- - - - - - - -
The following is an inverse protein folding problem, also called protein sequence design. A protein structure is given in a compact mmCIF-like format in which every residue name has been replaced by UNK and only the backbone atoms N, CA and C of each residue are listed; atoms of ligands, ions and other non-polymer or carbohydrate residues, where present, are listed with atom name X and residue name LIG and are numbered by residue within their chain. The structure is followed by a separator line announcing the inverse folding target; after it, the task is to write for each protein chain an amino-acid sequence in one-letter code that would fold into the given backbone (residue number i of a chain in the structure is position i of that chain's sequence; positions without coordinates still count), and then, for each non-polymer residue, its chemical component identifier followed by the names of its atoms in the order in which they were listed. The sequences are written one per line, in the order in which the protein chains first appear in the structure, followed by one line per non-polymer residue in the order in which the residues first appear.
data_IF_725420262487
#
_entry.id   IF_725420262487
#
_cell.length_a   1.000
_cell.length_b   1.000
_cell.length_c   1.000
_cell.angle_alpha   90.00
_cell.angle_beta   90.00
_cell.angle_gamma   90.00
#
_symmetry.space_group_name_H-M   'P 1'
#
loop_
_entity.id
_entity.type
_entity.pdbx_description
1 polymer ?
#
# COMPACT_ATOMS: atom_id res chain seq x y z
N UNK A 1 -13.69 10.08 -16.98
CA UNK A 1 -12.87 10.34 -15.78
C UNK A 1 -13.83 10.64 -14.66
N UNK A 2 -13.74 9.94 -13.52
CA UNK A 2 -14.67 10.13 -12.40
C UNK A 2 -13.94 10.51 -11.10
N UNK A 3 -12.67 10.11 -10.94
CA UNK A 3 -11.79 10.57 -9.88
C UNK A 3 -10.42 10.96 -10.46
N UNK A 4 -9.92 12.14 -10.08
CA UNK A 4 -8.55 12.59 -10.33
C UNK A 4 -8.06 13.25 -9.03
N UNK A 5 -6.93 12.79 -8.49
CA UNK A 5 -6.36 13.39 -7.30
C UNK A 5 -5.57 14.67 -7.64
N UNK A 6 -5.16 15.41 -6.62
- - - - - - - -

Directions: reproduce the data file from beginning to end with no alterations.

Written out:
The following is an inverse protein folding problem, also called protein sequence design. A protein structure is given in a compact mmCIF-like format in which every residue name has been replaced by UNK and only the backbone atoms N, CA and C of each residue are listed; atoms of ligands, ions and other non-polymer or carbohydrate residues, where present, are listed with atom name X and residue name LIG and are numbered by residue within their chain. The structure is followed by a separator line announcing the inverse folding target; after it, the task is to write for each protein chain an amino-acid sequence in one-letter code that would fold into the given backbone (residue number i of a chain in the structure is position i of that chain's sequence; positions without coordinates still count), and then, for each non-polymer residue, its chemical component identifier followed by the names of its atoms in the order in which they were listed. The sequences are written one per line, in the order in which the protein chains first appear in the structure, followed by one line per non-polymer residue in the order in which the residues first appear.
data_IF_725420262487
#
_entry.id   IF_725420262487
#
_cell.length_a   1.000
_cell.length_b   1.000
_cell.length_c   1.000
_cell.angle_alpha   90.00
_cell.angle_beta   90.00
_cell.angle_gamma   90.00
#
_symmetry.space_group_name_H-M   'P 1'
#
loop_
_entity.id
_entity.type
_entity.pdbx_description
1 polymer ?
#
# COMPACT_ATOMS: atom_id res chain seq x y z
N UNK A 1 -13.69 10.08 -16.98
CA UNK A 1 -12.87 10.34 -15.78
C UNK A 1 -13.83 10.64 -14.66
N UNK A 2 -13.74 9.94 -13.52
CA UNK A 2 -14.67 10.13 -12.40
C UNK A 2 -13.94 10.51 -11.10
N UNK A 3 -12.67 10.11 -10.94
CA UNK A 3 -11.79 10.57 -9.88
C UNK A 3 -10.42 10.96 -10.46
N UNK A 4 -9.92 12.14 -10.08
CA UNK A 4 -8.55 12.59 -10.33
C UNK A 4 -8.06 13.25 -9.03
N UNK A 5 -6.93 12.79 -8.49
CA UNK A 5 -6.36 13.39 -7.30
C UNK A 5 -5.57 14.67 -7.64
N UNK A 6 -5.16 15.41 -6.62